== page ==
— Fragments of science, V. 1-2 • John Tyndall

... famous story of Oliver Twist were those relating more particularly to the Murder of Nancy by Bill Sikes. A ghastlier atrocity than that murder could hardly be imagined. In the book itself, as will be remembered, the crime is painted as with a brush dipped in blood rather than pigment. The infamous deed is there described in language worthy of one of the greatest realists in fictitious narrative. Henri de Balzac, even in his more sanguinary imaginings, never showed a ...
— Charles Dickens as a Reader • Charles Kent

... which the cover had been fastened with damar, was of excellent proportions and symmetrical in shape. The material was a lovely white wood of Borneo, on which were drawn large round flowers on graceful vines, done in a subdued light red colour procured from a pigment found in the earth. The effect was magnificent, reminding me of French tapestries. Two diminutive and unfinished mats were lying on the cover, symbolising clothing for the deceased, and tufts of long, beautiful grass ...
— Through Central Borneo: - An Account of Two Years' Travel in the Land of Head-Hunters - Between the Years 1913 and 1917 • Carl Lumholtz

... the sun on the black pigment when near the great star was rather disagreeably intense, and to cool the speedsters they had installed molecular director power units, which absorbed the heat and used the energy to drive the ship. Heaters offset ...
— The Black Star Passes • John W Campbell

... temperate, Mediterranean with hot, dry summers and cool, wet winters Terrain: central plain with mountains to north and south Natural resources: copper, pyrites, asbestos, gypsum, timber, salt, marble, clay earth pigment Land use: arable land 40%; permanent crops 7%; meadows and pastures 10%; forest and woodland 18%; other 25%; includes irrigated 10% (most irrigated lands are in the Turkish-Cypriot area of the island) Environment: moderate ...
— The 1992 CIA World Factbook • United States. Central Intelligence Agency.

... flag poles and lighting standards only. It is a very brilliant and striking pigment, and is always topped ...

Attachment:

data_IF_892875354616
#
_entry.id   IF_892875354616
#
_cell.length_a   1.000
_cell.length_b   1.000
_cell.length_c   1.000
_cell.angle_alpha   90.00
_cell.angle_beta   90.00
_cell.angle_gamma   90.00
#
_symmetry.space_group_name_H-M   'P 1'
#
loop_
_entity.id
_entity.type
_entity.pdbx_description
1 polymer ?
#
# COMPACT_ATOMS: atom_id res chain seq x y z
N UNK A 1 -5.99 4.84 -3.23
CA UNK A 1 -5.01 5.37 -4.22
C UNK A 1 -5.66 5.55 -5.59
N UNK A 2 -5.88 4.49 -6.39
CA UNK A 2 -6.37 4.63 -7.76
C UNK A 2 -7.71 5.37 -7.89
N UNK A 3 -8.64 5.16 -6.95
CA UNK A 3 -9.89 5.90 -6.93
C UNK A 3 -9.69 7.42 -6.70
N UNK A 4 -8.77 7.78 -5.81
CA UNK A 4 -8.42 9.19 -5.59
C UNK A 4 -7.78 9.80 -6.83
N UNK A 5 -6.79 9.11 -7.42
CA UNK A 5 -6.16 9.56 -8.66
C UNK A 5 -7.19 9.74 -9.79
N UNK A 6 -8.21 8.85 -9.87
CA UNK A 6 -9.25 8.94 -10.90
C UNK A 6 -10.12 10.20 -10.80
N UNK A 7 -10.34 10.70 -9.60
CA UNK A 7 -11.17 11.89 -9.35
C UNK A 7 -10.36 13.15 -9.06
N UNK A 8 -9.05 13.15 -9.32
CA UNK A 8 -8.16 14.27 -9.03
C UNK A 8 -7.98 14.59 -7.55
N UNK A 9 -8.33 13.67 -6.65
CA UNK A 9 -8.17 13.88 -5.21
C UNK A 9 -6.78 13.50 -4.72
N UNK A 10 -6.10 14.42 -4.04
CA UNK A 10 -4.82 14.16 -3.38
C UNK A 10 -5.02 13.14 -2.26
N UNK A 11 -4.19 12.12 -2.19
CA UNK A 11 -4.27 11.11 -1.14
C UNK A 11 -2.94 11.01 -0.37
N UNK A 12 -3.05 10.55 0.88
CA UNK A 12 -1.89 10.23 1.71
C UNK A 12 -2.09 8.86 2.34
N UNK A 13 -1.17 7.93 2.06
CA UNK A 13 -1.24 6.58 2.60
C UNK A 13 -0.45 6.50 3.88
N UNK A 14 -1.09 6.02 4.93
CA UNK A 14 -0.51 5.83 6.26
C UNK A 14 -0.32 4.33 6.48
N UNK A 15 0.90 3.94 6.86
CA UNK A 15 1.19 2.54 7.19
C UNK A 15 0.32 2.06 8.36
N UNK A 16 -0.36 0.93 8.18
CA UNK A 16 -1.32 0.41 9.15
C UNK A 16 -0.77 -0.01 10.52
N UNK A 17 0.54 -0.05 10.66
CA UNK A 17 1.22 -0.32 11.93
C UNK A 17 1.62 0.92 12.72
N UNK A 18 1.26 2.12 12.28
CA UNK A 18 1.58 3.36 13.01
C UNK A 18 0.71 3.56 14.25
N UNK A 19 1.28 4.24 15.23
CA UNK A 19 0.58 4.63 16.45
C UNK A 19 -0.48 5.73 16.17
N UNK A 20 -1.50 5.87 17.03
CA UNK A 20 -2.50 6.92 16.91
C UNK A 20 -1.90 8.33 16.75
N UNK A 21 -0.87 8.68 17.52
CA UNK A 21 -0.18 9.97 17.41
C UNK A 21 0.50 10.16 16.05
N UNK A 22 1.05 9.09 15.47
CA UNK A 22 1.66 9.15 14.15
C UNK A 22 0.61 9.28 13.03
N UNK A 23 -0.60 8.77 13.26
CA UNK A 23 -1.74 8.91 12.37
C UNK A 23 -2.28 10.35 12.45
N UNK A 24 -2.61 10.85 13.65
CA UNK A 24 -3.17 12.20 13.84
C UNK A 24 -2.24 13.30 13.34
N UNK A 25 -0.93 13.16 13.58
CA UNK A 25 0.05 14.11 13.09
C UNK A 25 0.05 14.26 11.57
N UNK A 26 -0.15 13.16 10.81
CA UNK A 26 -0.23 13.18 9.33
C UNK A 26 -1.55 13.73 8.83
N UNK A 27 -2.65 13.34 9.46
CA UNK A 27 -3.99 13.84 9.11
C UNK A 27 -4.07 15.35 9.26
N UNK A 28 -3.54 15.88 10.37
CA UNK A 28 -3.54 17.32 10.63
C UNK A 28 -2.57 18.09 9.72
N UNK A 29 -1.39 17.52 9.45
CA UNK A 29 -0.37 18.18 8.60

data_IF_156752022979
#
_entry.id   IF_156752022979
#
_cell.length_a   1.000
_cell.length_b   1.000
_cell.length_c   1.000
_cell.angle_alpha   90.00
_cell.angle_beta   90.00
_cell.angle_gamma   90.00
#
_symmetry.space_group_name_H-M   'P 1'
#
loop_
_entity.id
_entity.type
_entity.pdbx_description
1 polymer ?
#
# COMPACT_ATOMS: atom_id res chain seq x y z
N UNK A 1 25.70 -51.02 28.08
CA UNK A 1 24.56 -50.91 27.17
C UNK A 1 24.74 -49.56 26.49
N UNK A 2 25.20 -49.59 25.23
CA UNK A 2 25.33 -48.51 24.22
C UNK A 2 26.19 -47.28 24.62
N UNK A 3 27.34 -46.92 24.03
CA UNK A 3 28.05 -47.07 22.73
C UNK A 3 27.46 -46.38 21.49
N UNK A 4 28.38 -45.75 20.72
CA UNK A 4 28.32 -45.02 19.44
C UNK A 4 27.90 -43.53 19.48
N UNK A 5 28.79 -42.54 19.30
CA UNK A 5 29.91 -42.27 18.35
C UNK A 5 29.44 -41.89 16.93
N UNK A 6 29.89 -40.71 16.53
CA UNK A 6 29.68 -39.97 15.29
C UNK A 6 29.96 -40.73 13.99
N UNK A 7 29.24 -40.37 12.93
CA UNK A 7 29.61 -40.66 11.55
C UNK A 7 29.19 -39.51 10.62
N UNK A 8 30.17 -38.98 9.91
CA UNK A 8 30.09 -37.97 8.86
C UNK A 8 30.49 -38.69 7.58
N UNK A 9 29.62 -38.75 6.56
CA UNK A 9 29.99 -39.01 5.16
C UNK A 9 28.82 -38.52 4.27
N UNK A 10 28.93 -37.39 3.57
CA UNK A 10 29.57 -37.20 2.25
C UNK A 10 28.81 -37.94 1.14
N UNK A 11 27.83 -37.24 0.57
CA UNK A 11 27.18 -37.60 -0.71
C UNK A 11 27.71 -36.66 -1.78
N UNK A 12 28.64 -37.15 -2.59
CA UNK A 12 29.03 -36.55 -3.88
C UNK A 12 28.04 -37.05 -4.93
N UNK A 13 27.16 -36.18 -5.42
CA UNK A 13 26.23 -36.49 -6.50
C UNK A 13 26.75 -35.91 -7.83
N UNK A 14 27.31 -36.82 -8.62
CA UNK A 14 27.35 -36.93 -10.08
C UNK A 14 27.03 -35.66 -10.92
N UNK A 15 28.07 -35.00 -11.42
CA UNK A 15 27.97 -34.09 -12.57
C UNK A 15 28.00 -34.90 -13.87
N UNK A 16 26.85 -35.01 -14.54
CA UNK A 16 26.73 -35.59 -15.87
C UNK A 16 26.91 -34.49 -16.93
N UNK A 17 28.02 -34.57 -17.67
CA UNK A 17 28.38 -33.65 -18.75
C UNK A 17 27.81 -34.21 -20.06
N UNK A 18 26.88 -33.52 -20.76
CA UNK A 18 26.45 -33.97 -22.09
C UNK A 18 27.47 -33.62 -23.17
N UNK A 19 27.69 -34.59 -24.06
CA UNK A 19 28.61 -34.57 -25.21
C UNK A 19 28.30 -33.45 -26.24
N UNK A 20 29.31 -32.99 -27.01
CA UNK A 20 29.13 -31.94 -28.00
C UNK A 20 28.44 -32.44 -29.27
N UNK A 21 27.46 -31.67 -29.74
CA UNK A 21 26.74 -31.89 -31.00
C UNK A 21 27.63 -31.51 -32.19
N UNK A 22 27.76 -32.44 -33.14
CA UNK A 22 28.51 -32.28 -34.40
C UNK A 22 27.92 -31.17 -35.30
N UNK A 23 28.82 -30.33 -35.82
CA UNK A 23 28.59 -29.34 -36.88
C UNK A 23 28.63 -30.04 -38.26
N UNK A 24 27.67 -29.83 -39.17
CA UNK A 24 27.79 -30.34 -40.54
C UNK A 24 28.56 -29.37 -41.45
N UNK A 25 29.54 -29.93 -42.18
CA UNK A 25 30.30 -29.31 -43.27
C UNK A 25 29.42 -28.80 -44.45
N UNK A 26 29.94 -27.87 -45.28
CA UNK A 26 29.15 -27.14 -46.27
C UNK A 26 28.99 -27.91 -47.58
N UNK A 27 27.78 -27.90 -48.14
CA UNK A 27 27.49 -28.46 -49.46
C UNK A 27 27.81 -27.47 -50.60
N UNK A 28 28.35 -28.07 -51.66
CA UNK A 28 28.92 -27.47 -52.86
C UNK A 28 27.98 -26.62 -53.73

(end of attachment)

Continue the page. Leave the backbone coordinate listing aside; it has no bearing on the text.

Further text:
— The Jewel City • Ben Macomber

... the left eye and fundus to be normal. The right disc is not atrophied, but the whole of the lower half of the fundus is coated with masses of black retinal pigment. There is atrophy in spots of the capillary layer of the choroid, and the larger vessels of the deeper layer are exposed between the interstices of the pigment masses. There is no definite choroidal ...
— Surgical Experiences in South Africa, 1899-1900 • George Henry Makins

... entire way without mishap or adventure, and though the few we had met had eyed the great calot wonderingly, none had pierced the red pigment with which I had smoothly smeared every ...
— Warlord of Mars • Edgar Rice Burroughs

... opinion, and robbing the grave of what is sometimes its only consoling attribute, the dignity of reserve. We know of no more unsavory calling than this, unless it be that of the Egyptian dealers in mummy, peddling out their grandfathers to be ground into pigment. Obsequious to the last moment, the jackal makes haste to fill his belly from the ribs of his late lion almost before he ...
— Atlantic Monthly, Volume 6, Issue 35, September, 1860 • Various

... Very many of our modern pictures are ruined by the violent contrasts of the asphaltum and similar browns with less obtrusive pigments. The very transparency is, in our eyes, an objection. Asphaltum, for instance, besides that it is a changeable and never thoroughly drying pigment, is too transparent for depth. It was a mistake of Gainsborough when he said that with asphaltum he would make a Tartarus; the depth would be but a little way from the surface; depth is not always intensity of darkness, and never ...
— Blackwood's Edinburgh Magazine, Volume 57, No. 356, June, 1845 • Various

... method of staining close-grained woods is to use muriatic acid. The acid is put on with a brush like any ordinary stain. The colors thus obtained are artistic and most beautiful, and cannot be duplicated by any known pigment. The more coats applied the darker the color will be. This method of staining has the advantage of requiring no wiping or rubbing. —Contributed by August ...
— The Boy Mechanic: Volume 1 - 700 Things For Boys To Do • Popular Mechanics

... the Austrian Alps, and pictures of Austrian national life. Photographs taken by the best photographers, as well as a number of artistic amateur photos, representing important traveling districts in Austria (99 in all), were enlarged and reproduced as pigment prints or linographs. Two series of photographic prints were exhibited also, one consisting of Austrian castles and strongholds and the other of various favorite alpine resorts. Further, a selection of alpine and traveling works ...
— Final Report of the Louisiana Purchase Exposition Commission • Louisiana Purchase Exposition Commission

... a corpulent, burly fellow, with a face by no means unprepossessing, mounted to the chamber, accompanied by a comely housekeeper, linked to him, as scandal said, by ties less irksome than Hymen's, and both bearing ample provisions, with rich pigment and lucid clary [clary was wine clarified], which they spread with great formality on an oak table before ...
— The Last Of The Barons, Complete • Edward Bulwer-Lytton

... then took out the ring, looked at her and smiled, and put it on his own finger. The one she had always worn was no more a mystery. He has such little hands! they don't seem made for anything but slender crayons and watercolors, as if oils would weigh them down with the pigment; but there is a nervy strength about them that could ...
— Atlantic Monthly, Vol. 5, No. 27, January, 1860 • Various